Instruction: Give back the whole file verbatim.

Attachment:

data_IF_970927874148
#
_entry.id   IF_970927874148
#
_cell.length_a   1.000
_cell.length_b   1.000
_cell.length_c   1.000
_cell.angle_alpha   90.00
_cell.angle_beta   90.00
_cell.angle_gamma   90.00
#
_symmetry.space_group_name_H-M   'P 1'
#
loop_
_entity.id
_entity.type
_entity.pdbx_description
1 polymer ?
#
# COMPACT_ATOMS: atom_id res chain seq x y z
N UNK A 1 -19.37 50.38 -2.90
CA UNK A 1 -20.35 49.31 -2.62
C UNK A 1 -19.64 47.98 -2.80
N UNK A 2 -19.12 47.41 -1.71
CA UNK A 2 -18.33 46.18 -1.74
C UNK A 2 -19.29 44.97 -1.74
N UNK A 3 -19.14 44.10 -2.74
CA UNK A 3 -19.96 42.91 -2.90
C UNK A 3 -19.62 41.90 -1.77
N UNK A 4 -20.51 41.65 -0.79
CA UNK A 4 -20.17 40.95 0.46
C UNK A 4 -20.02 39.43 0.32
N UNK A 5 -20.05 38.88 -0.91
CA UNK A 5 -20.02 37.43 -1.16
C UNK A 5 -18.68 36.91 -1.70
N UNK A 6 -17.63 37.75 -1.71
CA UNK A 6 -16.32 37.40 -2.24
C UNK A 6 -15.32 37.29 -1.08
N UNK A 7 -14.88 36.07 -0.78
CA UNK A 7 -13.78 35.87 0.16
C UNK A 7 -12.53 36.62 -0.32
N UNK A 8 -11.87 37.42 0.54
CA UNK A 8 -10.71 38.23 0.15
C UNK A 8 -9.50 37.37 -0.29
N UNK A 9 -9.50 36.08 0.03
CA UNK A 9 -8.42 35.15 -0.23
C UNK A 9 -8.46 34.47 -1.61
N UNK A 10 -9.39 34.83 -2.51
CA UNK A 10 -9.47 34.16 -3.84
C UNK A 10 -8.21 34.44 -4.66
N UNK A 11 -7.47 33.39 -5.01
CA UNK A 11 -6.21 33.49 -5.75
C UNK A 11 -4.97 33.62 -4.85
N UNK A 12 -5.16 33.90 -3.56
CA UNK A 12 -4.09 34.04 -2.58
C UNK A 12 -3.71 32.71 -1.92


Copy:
data_IF_970927874148
#
_entry.id   IF_970927874148
#
_cell.length_a   1.000
_cell.length_b   1.000
_cell.length_c   1.000
_cell.angle_alpha   90.00
_cell.angle_beta   90.00
_cell.angle_gamma   90.00
#
_symmetry.space_group_name_H-M   'P 1'
#
loop_
_entity.id
_entity.type
_entity.pdbx_description
1 polymer ?
#
# COMPACT_ATOMS: atom_id res chain seq x y z
N UNK A 1 -19.37 50.38 -2.90
CA UNK A 1 -20.35 49.31 -2.62
C UNK A 1 -19.64 47.98 -2.80
N UNK A 2 -19.12 47.41 -1.71
CA UNK A 2 -18.33 46.18 -1.74
C UNK A 2 -19.29 44.97 -1.74
N UNK A 3 -19.14 44.10 -2.74
CA UNK A 3 -19.96 42.91 -2.90
C UNK A 3 -19.62 41.90 -1.77
N UNK A 4 -20.51 41.65 -0.79
CA UNK A 4 -20.17 40.95 0.46
C UNK A 4 -20.02 39.43 0.32
N UNK A 5 -20.05 38.88 -0.91
CA UNK A 5 -20.02 37.43 -1.16
C UNK A 5 -18.68 36.91 -1.70
N UNK A 6 -17.63 37.75 -1.71
CA UNK A 6 -16.32 37.40 -2.24
C UNK A 6 -15.32 37.29 -1.08
N UNK A 7 -14.88 36.07 -0.78
CA UNK A 7 -13.78 35.87 0.16
C UNK A 7 -12.53 36.62 -0.32
N UNK A 8 -11.87 37.42 0.54
CA UNK A 8 -10.71 38.23 0.15
C UNK A 8 -9.50 37.37 -0.29
N UNK A 9 -9.50 36.08 0.03
CA UNK A 9 -8.42 35.15 -0.23
C UNK A 9 -8.46 34.47 -1.61
N UNK A 10 -9.39 34.83 -2.51
CA UNK A 10 -9.47 34.16 -3.84
C UNK A 10 -8.21 34.44 -4.66
N UNK A 11 -7.47 33.39 -5.01
CA UNK A 11 -6.21 33.49 -5.75
C UNK A 11 -4.97 33.62 -4.85
N UNK A 12 -5.16 33.90 -3.56
CA UNK A 12 -4.09 34.04 -2.58
C UNK A 12 -3.71 32.71 -1.92